Hacker Arrested and Charged Over 2014 UPMC Cyberattack

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The United States Attorney’s Office of the Western District of Pennsylvania has announced a suspect has been arrested and charged over the 2014 hacking of the human resources databases of University of Pennsylvania Medical Center (UPMC).

UPMC owns 40 hospitals around 700 outpatient sites and doctors’ offices and employs over 90,000 individuals. In January 2014, UPMC discovered a hacker had gained access to a human resources server Oracle PeopleSoft database that contained the personally identifiable information (PII) of 65,000 UPMC employees. Data was stolen in the attack and was allegedly offered for sale on the darknet. The stolen data included names, addresses, dates of birth, salary and tax information, and Social Security numbers.

The suspect has been named as Justin Sean Johnson, a 29-year old man from Michigan who previously worked as an IT specialist at the Federal Emergency Management Agency.

Johnson, who operated under the monikers TDS and DS, was indicted on 43 counts on May 20, 2020: One count of conspiracy, 37 counts of wire fraud, and 5 counts aggravated identity theft. Johnson is alleged to have hacked into the database, exfiltrated PII, and sold the stolen data on darknet marketplaces such as AlphaBay Market to multiple worldwide buyers. Prosecutors also allege that in addition to selling the PII of UPMC employees, between 2014 and 2017 Johnson sold other PII on the darknet forums.

The PII stolen from UPMC was subsequently used in a massive campaign to defraud UPMC employees. Hundreds of fraudulent tax returns were filed in the names of UPMC employees, which prosecutors say resulted in around $1.7 million in false refunds being issued. Those refunds were converted into Amazon gift cards that were used to obtain around $885,000 in goods, which were mostly shipped to Venezuela to be sold in online marketplaces.

Two other people were charged in connection with the hacking of UPMC. In 2017, Venezuelan national, Maritza Maxima Soler Nodarse, pleaded guilty to conspiracy to defraud the United States and was involved in filing fraudulent tax returns. A Cuban national, Yoandy Perez Llanes, pleaded guilty to money laundering and aggravated identity theft in 2017. Maritza Maxima Soler Nodarse was sentenced to time served and was deported and Yoandy Perez Llanes will be sentenced in August 2020.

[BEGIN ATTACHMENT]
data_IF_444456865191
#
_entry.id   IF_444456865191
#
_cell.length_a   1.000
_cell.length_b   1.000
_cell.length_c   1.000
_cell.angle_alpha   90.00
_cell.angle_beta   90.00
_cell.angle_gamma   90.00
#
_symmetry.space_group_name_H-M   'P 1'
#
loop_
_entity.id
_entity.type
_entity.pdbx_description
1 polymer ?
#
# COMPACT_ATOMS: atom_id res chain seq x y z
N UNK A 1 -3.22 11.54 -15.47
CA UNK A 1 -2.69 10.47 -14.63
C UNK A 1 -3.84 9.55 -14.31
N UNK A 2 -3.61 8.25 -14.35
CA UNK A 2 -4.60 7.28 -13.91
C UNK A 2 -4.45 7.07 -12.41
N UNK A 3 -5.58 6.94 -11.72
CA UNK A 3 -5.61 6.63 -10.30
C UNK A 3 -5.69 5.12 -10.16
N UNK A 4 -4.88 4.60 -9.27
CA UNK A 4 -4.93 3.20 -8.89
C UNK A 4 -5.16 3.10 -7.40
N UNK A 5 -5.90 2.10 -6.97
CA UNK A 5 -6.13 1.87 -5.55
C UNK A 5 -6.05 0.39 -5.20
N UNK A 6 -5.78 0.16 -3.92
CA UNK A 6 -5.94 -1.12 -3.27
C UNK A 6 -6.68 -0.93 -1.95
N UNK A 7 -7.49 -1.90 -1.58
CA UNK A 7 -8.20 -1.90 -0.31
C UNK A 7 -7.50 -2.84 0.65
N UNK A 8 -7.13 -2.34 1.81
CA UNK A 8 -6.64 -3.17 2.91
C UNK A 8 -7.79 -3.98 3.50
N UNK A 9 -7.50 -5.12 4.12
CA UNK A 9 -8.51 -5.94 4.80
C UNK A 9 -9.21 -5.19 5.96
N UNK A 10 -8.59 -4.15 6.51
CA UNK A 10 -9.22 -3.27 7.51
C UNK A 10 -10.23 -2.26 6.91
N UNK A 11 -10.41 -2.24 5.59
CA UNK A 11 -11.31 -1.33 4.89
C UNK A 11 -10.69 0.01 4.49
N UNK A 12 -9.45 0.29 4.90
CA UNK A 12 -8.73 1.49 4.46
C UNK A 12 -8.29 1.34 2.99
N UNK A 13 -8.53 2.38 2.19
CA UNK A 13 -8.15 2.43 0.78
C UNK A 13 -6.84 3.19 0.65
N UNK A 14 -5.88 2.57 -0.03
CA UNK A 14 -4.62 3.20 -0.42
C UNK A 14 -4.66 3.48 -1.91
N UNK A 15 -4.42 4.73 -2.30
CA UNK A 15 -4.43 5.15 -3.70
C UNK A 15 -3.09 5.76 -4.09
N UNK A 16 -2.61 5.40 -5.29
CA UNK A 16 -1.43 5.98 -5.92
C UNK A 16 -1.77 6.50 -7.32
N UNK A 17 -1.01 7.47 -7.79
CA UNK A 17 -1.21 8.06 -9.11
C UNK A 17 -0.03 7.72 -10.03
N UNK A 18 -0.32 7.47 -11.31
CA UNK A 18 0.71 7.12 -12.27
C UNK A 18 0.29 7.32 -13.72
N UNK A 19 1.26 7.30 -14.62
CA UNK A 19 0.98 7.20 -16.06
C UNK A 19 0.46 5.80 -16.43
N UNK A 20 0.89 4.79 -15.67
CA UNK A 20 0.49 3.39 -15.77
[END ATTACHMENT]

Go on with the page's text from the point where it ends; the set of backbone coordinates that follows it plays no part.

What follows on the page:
The breach investigation revealed access to the OracleSoft database was first gained on December 1, 2023. After gaining access to the database, a test query was performed and the data of approximately 23,500 individuals was accessed. Between January 21, 2014 and February 14, 2014, the database was accessed on multiple occasions each day and the data of tens of thousands of UPMC employees was stolen.

Johnson faces a long prison term if found guilty of the crimes. The conspiracy charge carries a maximum prison term of 5 years and a fine of up to $250,000. The wire fraud charges carry a maximum prison term of 20 years and a fine of up to $250,000 for each count and, there will be a mandatory 2-year prison term for aggravated identity theft and a fine of up to $250,000 for each count.

“The healthcare sector has become an attractive target of cyber criminals looking to update personal information for use in fraud; the Secret Service is committed to detecting and arresting those that engage in crimes against our Nation’s critical systems for their own profit,” said Timothy Burke, Special Agent in Charge, U.S. Secret Service, Pittsburgh Field Office.

“Hackers like Johnson should know that our office will pursue you relentlessly until you are in custody and held accountable for your crimes,” said U.S. Attorney Brady.

Author: Steve Alder has many years of experience as a journalist, and comes from a background in market research. He is a specialist on legal and regulatory affairs, and has several years of experience writing about HIPAA. Steve holds a B.Sc. from the University of Liverpool.

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